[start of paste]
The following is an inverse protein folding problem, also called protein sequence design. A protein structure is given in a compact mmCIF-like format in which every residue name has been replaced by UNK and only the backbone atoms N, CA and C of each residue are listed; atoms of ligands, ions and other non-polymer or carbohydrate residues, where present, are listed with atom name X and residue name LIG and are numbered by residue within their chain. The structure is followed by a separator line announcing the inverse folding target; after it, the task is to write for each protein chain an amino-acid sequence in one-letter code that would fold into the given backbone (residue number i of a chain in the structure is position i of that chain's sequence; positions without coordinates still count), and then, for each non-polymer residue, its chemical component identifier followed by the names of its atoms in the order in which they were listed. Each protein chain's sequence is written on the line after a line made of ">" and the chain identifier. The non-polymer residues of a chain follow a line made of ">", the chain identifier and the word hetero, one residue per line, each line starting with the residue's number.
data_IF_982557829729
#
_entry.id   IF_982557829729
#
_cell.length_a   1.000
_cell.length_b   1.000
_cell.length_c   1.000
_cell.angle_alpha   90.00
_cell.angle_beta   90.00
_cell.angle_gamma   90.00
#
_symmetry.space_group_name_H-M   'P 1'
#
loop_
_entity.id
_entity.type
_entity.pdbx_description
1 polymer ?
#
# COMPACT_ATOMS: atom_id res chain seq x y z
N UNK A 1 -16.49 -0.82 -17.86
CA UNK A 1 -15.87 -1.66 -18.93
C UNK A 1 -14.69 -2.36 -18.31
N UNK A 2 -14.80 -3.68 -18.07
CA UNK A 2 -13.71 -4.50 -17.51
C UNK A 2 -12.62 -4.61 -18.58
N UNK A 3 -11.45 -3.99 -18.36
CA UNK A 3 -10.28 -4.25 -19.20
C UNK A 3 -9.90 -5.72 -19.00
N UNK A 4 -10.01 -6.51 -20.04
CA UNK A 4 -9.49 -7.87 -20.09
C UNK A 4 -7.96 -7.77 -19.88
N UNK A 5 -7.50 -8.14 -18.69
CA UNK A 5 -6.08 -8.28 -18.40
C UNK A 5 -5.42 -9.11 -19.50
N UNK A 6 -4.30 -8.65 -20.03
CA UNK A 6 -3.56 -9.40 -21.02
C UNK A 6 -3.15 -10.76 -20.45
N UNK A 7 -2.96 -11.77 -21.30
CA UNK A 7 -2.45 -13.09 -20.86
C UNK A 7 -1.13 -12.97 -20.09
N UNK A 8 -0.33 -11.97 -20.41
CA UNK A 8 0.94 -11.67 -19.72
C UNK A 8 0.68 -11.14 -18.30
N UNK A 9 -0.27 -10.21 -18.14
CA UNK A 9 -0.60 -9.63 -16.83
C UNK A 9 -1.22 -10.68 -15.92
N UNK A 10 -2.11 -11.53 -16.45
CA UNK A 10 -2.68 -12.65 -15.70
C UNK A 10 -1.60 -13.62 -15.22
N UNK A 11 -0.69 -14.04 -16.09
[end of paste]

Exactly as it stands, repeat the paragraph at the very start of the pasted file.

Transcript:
The following is an inverse protein folding problem, also called protein sequence design. A protein structure is given in a compact mmCIF-like format in which every residue name has been replaced by UNK and only the backbone atoms N, CA and C of each residue are listed; atoms of ligands, ions and other non-polymer or carbohydrate residues, where present, are listed with atom name X and residue name LIG and are numbered by residue within their chain. The structure is followed by a separator line announcing the inverse folding target; after it, the task is to write for each protein chain an amino-acid sequence in one-letter code that would fold into the given backbone (residue number i of a chain in the structure is position i of that chain's sequence; positions without coordinates still count), and then, for each non-polymer residue, its chemical component identifier followed by the names of its atoms in the order in which they were listed. Each protein chain's sequence is written on the line after a line made of ">" and the chain identifier. The non-polymer residues of a chain follow a line made of ">", the chain identifier and the word hetero, one residue per line, each line starting with the residue's number.